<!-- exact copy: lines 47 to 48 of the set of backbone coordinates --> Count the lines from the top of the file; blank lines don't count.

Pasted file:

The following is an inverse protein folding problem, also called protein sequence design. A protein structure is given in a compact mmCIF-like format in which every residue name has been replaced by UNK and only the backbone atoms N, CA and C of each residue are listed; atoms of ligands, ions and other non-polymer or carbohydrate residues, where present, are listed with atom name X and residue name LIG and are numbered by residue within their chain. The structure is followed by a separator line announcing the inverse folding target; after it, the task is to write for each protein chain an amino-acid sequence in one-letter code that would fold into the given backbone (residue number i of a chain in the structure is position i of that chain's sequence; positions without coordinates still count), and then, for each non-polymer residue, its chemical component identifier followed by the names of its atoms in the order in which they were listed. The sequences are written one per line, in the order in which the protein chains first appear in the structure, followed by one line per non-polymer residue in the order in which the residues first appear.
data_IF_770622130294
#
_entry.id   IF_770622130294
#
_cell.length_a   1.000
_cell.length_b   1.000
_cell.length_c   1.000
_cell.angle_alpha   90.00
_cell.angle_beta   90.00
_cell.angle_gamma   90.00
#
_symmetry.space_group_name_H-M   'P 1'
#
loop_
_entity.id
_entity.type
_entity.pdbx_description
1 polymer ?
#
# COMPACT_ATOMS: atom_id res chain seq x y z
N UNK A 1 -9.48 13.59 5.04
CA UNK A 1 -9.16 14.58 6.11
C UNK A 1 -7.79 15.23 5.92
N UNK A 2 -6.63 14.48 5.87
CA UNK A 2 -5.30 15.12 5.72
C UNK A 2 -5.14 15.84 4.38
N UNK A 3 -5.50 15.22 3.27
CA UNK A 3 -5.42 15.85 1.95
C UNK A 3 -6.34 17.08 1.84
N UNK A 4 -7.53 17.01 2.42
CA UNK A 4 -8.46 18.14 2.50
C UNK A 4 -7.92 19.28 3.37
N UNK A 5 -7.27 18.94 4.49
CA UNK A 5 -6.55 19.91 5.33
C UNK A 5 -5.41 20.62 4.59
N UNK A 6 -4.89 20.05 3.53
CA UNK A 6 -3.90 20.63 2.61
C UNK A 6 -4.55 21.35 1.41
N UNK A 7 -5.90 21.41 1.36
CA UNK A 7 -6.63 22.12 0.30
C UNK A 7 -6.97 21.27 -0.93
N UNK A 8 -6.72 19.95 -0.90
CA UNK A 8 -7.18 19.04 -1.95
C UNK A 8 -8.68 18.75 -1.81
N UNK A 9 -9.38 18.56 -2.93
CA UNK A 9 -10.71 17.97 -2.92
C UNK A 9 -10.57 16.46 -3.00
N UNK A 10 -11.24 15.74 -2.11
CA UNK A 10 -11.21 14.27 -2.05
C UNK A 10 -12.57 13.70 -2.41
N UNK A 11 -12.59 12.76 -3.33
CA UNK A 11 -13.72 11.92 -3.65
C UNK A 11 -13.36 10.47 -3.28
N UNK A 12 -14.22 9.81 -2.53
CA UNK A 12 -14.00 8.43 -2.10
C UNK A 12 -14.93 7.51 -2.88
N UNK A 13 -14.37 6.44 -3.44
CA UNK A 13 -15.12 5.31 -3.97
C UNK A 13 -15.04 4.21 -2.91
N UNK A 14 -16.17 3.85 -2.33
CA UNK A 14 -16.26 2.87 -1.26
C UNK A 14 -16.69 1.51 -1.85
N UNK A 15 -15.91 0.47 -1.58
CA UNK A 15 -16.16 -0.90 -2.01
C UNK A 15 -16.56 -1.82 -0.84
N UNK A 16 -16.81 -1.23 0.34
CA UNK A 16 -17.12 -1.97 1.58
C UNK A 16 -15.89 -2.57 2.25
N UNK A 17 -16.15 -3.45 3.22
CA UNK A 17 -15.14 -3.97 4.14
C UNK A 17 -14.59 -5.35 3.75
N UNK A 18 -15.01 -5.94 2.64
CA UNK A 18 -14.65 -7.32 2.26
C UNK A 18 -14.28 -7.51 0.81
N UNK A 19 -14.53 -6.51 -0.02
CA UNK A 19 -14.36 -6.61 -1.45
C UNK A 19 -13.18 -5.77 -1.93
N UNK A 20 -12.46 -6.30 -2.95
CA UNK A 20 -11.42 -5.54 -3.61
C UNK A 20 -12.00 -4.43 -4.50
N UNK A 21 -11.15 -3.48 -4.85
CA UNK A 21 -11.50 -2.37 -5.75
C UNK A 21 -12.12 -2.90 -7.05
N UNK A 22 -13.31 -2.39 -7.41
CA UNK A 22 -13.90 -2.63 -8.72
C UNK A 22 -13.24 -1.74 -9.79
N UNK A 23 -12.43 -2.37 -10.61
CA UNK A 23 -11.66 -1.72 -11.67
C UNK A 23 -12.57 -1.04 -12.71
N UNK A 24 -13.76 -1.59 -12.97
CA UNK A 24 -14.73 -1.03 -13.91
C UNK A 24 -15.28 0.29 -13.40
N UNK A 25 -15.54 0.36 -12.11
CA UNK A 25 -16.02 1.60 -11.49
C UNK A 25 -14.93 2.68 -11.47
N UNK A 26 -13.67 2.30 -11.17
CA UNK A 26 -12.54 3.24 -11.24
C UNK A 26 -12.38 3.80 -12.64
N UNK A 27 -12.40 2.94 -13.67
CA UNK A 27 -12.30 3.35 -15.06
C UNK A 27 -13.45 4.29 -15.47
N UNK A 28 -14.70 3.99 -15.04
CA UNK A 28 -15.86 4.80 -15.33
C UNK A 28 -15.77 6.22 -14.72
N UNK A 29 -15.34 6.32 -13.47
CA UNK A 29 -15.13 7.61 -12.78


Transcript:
CA UNK A 9 -10.71 17.97 -2.92
C UNK A 9 -10.57 16.46 -3.00